Deadline for Abstracts: March 15, 2008
The Radical History Review seeks submissions for an issue that will explore the intellectual, historical and political implications of the "Irish Question" over the past eight centuries.
We depart from the premise that the national question and its resolution (or not) in Ireland is not only a major topic in Irish and British Imperial history, but one with fundamental implications for the evolution of the modern world, and the histories of colonialism and postcolonialism. We envision contributions focused on Ireland, first as a colony and then partitioned into two states after 1922, and the attendant "Irish diaspora" in England, Canada, the United States, and beyond. However, the editors do not assume that the Irish Question is restricted to people of Irish descent or the countries they inhabit: we are equally interested in the relationship of Ireland's national struggle to Asia, Africa, and Latin America.
The issue will seek to explore a series of interlocking questions, including but not limited to:
1. Is Ireland a founding site of European imperialism and anti-imperial resistance, as well as post-colonialism? What are the implications for European or world history of moving the Third back into the First World?
2. How has the rise of a Revisionist historiography challenging the nationalist narrative paralleled Ireland's move away from postcolonial dependency since the 1970s? What is its significance for historians outside of Ireland? What does it mean to deny the existence of a national revolution in Ireland?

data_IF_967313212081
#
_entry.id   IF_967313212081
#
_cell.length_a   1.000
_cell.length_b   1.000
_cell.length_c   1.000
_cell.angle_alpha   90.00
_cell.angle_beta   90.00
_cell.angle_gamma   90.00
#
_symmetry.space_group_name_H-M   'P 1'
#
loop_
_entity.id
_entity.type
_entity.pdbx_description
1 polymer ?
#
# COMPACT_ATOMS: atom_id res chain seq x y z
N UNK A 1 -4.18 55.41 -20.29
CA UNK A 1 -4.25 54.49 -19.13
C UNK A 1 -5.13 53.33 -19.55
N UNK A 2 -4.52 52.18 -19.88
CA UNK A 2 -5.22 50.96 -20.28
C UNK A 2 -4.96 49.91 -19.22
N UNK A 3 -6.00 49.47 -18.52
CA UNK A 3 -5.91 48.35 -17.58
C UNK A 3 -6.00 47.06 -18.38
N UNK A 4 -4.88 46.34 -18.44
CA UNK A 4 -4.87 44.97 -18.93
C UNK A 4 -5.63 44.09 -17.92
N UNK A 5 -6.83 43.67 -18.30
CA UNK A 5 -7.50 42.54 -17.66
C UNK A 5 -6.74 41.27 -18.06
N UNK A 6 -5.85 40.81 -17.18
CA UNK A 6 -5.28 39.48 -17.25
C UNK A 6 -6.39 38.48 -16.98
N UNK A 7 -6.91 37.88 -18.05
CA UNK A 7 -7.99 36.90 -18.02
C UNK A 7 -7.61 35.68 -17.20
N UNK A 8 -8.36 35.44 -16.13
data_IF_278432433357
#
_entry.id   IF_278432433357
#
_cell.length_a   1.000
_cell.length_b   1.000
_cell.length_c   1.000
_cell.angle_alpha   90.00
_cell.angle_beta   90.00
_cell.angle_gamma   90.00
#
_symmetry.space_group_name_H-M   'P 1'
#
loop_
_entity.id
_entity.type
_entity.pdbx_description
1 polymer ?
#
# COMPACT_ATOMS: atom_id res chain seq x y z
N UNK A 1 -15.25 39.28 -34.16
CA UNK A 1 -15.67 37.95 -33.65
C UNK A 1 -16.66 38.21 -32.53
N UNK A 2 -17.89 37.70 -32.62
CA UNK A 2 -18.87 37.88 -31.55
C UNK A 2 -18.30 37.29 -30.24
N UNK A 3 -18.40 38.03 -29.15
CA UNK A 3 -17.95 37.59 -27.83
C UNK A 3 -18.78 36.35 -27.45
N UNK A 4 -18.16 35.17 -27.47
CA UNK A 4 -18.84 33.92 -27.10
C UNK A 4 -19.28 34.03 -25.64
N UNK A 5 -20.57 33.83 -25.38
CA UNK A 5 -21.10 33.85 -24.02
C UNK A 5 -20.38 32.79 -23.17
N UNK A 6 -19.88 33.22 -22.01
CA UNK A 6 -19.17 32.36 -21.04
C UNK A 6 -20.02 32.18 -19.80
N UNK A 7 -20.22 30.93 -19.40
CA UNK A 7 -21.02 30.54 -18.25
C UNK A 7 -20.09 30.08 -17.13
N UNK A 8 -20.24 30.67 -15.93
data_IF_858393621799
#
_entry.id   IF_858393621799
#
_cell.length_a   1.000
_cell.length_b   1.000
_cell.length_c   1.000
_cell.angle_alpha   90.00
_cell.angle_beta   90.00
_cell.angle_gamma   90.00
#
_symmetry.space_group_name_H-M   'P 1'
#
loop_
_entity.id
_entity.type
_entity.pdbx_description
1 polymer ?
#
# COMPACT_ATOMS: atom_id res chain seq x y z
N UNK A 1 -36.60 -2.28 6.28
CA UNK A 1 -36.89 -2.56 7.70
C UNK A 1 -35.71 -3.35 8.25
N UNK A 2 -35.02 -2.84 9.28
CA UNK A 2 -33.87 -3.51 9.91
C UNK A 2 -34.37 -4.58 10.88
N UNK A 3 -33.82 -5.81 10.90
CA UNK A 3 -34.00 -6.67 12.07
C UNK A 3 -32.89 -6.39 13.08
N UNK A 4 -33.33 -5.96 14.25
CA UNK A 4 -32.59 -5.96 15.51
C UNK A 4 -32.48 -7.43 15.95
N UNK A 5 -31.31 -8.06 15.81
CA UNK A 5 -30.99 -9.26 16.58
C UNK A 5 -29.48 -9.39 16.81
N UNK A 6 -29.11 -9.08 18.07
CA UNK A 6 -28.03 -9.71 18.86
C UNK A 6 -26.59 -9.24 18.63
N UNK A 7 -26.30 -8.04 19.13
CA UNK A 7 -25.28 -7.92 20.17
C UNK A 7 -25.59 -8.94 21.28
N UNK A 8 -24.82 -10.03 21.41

3. What are the implications of the process beginning in the mid-nineteenth century whereby Ireland and Irishness was configured as exclusively Catholic? How has that identity played out on the world stage-is it equally relevant in all cases?
4. Why is "race" so rarely mentioned inside Irish history when the Irish as immigrants are so emphatically raced once they leave Ireland, whether as "becoming white" or not-quite-white? Does Ireland occupy a distinctive place in whiteness studies, or should it?
5. Is it useful or accurate to assert an "Irish Diaspora?" What are the implications of this particular form of diasporic studies?
6. How have the Irish, whether in Ireland or abroad, appropriated transnational forms of popular culture like soul and later hip-hop?
7. How influential has the Irish version of cultural nationalism been in the larger world? Can we link De Valera with Garvey and Ben Gurion, or is the Ireland sui generis, given the role of the Catholic Church?
8. How has Irish Republicanism been represented in popular and mass culture, in different parts of the world? Are these tropes and images similar to those assigned to other movements committed to armed struggle by any means necessary, or distinctively different?
9. What is the Irish Left, alongside or outside of Irish republicanism? Are its problems relevant to the problem of class politics in other national liberation struggles?
10. How has Irish women's history and Irish feminism recast the National Question?
11. Are there distinctive Irish and/or Irish American discourses of sexuality and queerness-are they similar or different, and what role does demography play in Ireland's distinctive history of sexual repression?
Though the RHR continues to publish monographic articles, we also invite Reflections, Interventions, roundtables, interviews, and reviews that go beyond books to look at popular historical representations, whether visual, cinematic, or textual. Potential contributors are encouraged to look at recent issues for examples of these non-traditional forms of scholarship.
Submissions are due by March 15, 2008 and should be submitted electronically, as an attachment, to email@example.com with "Issue 104 submission" in the subject line. For artwork, please send images as high resolution digital files (each image as a separate file). For preliminary e-mail inquiries, please include "Issue 104" in the subject line. Those articles selected for publication after the peer review process will be included in issue 104 of the Radical History Review, scheduled to appear in Spring 2009.